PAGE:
The pro-democracy song that could soon be banned from even being whistled in Hong Kong

ITV News' Asia Correspondent Debi Edward reports from Hong Kong, where authorities have banned a song called Glory to Hong Kong

Court is where the fight for freedom plays out in Hong Kong these days.

The latest case brought to the High Court by the government on Friday was not against an individual, it was seeking to ban a pro-democracy song.

Glory to Hong Kong was written during the 2019 protests and it contains the lyrics “liberate Hong Kong” in a “revolution of our times” - expressions already considered subversive under the national security law.

The video for the song features performers wearing the black clothing and yellow helmets which became the uniform of young protesters in 2019.

Glory to Hong Kong was written during the 2019 protests. Credit: ITV News

It became so popular it would come up in online searches as the official anthem of Hong Kong, instead of what should be China’s March of the Volunteers.

That has led to it being mistakenly played at several international sports events.

An investigation was launched in November after it was played at a Rugby 7’s tournament in South Korea.

The authorities have already banned the song in schools and used British colonial sedition laws to arrest those playing it in public, but now they are seeking to make it wholly illegal.

The injunction would outlaw the music, the lyrics, and any adaptations, even whistling the tune could get someone in trouble.

Technology giants like Google and Meta are watching the case closely as they could face pressure to remove the song from their platforms.

Hong Kong Barrister Elson Tong said the government has made criminal offences out of what would previously be in a 'grey area'. Credit: ITV News

The government claims to song promotes the social unrest of 2019 and supports an "independence" movement.

Although the demonstrations were joined by some pro-independence activists, it was not one of the movement’s key demands.

On Thursday, a man was sentenced to three months for insulting the Chinese National anthem.

He posted a video online which dubbed over the March of the Volunteers, replacing it with Glory to Hong Kong.

He had edited a medal ceremony where a Hong Kong athlete won a gold medal at the Tokyo Olympics.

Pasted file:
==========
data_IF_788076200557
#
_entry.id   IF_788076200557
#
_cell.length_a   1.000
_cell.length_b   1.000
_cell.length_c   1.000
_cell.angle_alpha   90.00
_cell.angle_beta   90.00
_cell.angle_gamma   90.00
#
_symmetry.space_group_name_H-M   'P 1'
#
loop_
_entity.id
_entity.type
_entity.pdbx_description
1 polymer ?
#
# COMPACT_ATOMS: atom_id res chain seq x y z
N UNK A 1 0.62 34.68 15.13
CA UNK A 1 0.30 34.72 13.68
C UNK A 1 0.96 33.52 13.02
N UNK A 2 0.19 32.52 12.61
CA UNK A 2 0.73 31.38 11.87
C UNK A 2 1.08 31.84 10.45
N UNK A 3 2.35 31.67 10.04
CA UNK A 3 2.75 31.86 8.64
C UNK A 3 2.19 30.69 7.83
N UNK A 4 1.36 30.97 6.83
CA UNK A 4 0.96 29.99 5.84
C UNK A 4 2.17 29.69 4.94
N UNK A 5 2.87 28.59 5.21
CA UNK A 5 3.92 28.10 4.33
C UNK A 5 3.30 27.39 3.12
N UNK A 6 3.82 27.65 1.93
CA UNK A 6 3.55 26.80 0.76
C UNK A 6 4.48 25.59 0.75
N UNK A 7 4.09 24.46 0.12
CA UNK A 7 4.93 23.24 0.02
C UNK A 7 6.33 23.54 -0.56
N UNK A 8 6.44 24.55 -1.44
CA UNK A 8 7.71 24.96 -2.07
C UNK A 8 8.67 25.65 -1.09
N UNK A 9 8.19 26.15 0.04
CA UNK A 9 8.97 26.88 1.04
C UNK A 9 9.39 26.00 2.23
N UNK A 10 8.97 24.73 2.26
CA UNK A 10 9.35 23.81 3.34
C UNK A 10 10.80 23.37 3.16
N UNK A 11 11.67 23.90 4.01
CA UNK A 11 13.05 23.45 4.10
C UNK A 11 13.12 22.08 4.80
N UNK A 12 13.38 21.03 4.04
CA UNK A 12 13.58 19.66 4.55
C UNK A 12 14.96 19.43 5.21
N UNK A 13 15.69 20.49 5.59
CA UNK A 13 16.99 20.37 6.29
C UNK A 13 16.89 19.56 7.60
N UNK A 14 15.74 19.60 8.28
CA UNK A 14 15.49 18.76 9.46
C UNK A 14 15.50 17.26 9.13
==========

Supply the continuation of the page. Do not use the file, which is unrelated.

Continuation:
He became the first person to be tried under the national anthem law, which was brought in at the same time as the National Security Law in June 2020.

The new laws have led to an exodus of hundreds of thousands of people - many were leading figures in the protests, but a majority were just worried about the continued erosion of civil liberties.

Hundreds more will leave this summer, many of them teachers, or parents who want to get their children away from classrooms where the Communist Party has imposed its ideology, liberal studies have been replaced with lessons on the Chinese constitution, and a national security curriculum is being taught to children from the age of six.

Earlier this month, the Hong Kong government also placed one million Hong Kong dollar bounties on the heads of eight pro-democracy figures in exile.

The chief executive John Lee described them as “street rats” who would be hunted down, and vowed to use every means necessary to bring them to justice.

Former Hong Kong lawmaker Emily Lau said that the people of Hong Kong have a 'dream' that they will one day 'be free.' Credit: ITV News

The family members of three of those with a bounty on their heads have been taken in for questioning by police in Hong Kong.

Most of the high-profile activists or democrats who left were forced to sever ties with the relatives and friends they left behind, but now they are being pressured to turn on their loved ones and help lure them back to face arrest.

After one day of evidence, the judge will make his ruling on Glory to Hong Kong next Friday.

The government is likely to get the song banned, adding music to the means of expression it has successfully silenced.

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